Making sure your electricity supply is reliable over winter is one of our top priorities, so we work hard throughout the year to make sure our electricity network is ready for whatever challenges the colder months might bring.
These are just some of the ways we’re preparing for winter all year round:
We’re continuously monitoring our network to make sure it remains resilient 365 days a year, including over winter when demand for electricity is at its highest.
This includes detailed routine site inspections in the lead-up to winter, which are performed both on foot and using the National Grid helicopters, with further inspections continuing through the colder months.
Planning shifts for winter ensures that extra emergency teams are available around the clock, both in our control rooms and in the field.
In our electricity distribution business we also have additional operational and engineering staff on standby, as well as extra control centre and contact centre operatives available to manage our distribution network and assist customers with enquiries when they need it most.
Our innovative climate risk tool projects the risks we could expect to see caused by climate change in both the UK and the US per decade until 2070.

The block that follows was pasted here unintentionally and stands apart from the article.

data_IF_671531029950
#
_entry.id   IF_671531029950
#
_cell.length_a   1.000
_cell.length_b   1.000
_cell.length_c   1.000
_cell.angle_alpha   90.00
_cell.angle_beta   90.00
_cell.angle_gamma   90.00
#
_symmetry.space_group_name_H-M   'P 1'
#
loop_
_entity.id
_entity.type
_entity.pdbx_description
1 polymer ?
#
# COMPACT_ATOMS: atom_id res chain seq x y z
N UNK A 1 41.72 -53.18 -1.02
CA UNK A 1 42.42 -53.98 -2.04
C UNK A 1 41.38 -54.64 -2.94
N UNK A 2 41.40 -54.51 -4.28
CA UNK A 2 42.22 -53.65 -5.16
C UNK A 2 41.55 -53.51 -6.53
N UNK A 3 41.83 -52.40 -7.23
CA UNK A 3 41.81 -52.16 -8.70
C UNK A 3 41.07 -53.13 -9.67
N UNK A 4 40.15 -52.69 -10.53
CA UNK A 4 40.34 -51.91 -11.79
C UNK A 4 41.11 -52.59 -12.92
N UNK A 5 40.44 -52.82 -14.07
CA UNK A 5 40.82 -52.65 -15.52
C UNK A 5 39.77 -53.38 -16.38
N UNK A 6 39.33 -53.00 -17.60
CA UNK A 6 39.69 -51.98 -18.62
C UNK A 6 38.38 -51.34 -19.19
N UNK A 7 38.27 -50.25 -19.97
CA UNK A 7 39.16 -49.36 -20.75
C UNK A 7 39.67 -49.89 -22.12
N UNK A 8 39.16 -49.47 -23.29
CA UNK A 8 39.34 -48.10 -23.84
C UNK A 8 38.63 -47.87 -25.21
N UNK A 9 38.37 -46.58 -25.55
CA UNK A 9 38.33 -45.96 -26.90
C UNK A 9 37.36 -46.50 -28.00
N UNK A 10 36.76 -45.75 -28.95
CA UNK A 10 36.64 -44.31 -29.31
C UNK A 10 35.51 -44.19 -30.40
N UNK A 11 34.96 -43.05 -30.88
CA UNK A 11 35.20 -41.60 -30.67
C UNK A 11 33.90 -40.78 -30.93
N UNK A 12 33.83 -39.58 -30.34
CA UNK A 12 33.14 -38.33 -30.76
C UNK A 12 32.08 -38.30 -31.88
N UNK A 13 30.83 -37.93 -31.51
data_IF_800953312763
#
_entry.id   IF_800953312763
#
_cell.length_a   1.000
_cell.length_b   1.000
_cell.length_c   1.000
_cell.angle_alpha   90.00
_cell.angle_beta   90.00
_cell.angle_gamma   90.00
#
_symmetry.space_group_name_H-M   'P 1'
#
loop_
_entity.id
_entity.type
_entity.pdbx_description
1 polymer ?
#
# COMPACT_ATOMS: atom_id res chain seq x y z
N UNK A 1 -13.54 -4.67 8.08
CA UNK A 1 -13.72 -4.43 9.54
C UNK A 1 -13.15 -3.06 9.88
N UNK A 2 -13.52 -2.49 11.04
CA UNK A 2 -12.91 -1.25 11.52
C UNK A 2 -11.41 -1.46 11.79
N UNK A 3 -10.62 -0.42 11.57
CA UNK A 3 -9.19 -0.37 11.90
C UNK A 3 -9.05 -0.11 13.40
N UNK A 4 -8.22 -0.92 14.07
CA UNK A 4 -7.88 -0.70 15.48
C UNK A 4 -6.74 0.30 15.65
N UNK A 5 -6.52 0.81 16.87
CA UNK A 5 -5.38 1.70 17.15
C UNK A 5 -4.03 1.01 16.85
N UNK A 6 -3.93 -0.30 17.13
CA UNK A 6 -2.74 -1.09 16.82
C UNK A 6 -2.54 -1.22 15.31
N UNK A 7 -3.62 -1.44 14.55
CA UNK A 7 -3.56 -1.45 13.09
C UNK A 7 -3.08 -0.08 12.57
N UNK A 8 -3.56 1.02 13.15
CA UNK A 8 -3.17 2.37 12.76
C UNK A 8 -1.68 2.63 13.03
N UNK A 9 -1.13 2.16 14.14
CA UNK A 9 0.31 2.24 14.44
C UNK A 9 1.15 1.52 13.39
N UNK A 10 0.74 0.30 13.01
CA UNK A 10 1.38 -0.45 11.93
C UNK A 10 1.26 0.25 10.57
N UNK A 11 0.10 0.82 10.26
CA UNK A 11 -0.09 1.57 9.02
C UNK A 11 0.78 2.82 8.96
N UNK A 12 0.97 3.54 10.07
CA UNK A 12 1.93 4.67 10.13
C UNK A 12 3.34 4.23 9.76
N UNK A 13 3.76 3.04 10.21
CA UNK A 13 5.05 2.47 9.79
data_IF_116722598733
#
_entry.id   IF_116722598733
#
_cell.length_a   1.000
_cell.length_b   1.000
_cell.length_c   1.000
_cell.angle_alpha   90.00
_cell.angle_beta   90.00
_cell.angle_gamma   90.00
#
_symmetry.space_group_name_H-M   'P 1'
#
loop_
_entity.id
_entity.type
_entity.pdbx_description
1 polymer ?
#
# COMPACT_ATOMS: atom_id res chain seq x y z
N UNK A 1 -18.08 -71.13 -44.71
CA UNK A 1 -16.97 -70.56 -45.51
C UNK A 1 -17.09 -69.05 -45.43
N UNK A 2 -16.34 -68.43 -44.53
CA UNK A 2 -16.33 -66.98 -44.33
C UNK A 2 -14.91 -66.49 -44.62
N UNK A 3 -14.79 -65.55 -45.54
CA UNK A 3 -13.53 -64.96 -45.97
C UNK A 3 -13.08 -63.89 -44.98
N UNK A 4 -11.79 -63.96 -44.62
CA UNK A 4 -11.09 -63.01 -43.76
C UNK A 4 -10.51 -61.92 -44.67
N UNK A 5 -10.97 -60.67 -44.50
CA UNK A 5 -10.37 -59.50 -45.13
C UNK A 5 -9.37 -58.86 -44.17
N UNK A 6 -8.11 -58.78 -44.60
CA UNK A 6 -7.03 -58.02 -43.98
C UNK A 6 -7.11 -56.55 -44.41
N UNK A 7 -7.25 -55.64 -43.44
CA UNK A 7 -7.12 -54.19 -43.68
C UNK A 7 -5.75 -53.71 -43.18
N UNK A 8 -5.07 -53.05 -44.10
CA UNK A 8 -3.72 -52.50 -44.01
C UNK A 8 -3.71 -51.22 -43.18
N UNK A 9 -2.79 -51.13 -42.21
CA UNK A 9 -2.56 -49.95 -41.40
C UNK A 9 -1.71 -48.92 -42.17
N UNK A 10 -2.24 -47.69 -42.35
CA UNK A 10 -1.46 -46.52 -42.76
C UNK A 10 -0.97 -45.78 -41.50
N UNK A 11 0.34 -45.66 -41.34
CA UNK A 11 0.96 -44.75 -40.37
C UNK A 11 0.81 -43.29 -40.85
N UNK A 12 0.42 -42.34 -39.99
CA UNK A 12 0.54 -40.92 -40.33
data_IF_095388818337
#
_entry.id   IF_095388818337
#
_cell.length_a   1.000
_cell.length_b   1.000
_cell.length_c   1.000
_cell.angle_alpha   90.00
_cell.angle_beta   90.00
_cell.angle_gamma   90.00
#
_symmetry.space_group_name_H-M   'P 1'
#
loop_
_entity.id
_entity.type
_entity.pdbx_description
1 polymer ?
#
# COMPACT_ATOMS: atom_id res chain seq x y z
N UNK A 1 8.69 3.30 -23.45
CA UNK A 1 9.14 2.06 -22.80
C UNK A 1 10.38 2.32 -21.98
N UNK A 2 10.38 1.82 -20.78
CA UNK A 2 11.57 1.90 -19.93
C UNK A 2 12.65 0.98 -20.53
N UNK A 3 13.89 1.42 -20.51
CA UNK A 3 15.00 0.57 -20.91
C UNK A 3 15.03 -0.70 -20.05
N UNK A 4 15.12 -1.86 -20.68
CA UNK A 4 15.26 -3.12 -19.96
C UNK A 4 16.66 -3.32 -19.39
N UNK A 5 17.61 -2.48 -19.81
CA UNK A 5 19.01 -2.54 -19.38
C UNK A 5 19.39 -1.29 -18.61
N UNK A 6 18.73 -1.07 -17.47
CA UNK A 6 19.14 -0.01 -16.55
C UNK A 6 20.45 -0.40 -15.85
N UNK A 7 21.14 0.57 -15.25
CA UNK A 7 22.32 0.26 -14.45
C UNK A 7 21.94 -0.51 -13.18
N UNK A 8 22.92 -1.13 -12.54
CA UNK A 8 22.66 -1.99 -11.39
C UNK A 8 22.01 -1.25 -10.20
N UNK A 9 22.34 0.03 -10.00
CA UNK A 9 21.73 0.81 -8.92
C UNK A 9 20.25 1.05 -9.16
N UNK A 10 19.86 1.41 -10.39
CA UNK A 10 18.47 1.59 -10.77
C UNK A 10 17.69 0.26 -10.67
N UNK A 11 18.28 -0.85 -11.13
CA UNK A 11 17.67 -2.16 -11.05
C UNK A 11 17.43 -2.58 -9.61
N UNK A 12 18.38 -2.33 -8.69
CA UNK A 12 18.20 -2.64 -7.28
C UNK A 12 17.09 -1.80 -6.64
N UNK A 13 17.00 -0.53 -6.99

By mapping out the ‘hotspots’ for different climate change hazards – such as river and coastal flooding, high winds and heatwaves – the tool gives us an insight into the ways we may need to plan and adapt the energy networks in the future. Examples include looking at how assets such as electricity pylons may behave under higher or lower than usual temperatures.
We’re continually exploring new advances in technology that can help keep the network operating efficiently and safely. Examples of these include:
Connecting new energy projects to the grid gives us a variety of ways to help reinforce the network, ready for those winter months when demand is at its highest.
One example of this is the Lister Drive project which provides inertia to the electricity system that might otherwise have been produced by coal-fired power stations. This will reduce the emissions associated with keeping the system stable, helping to ensure that electricity can continue to flow to the right places at the right times, whenever it’s needed.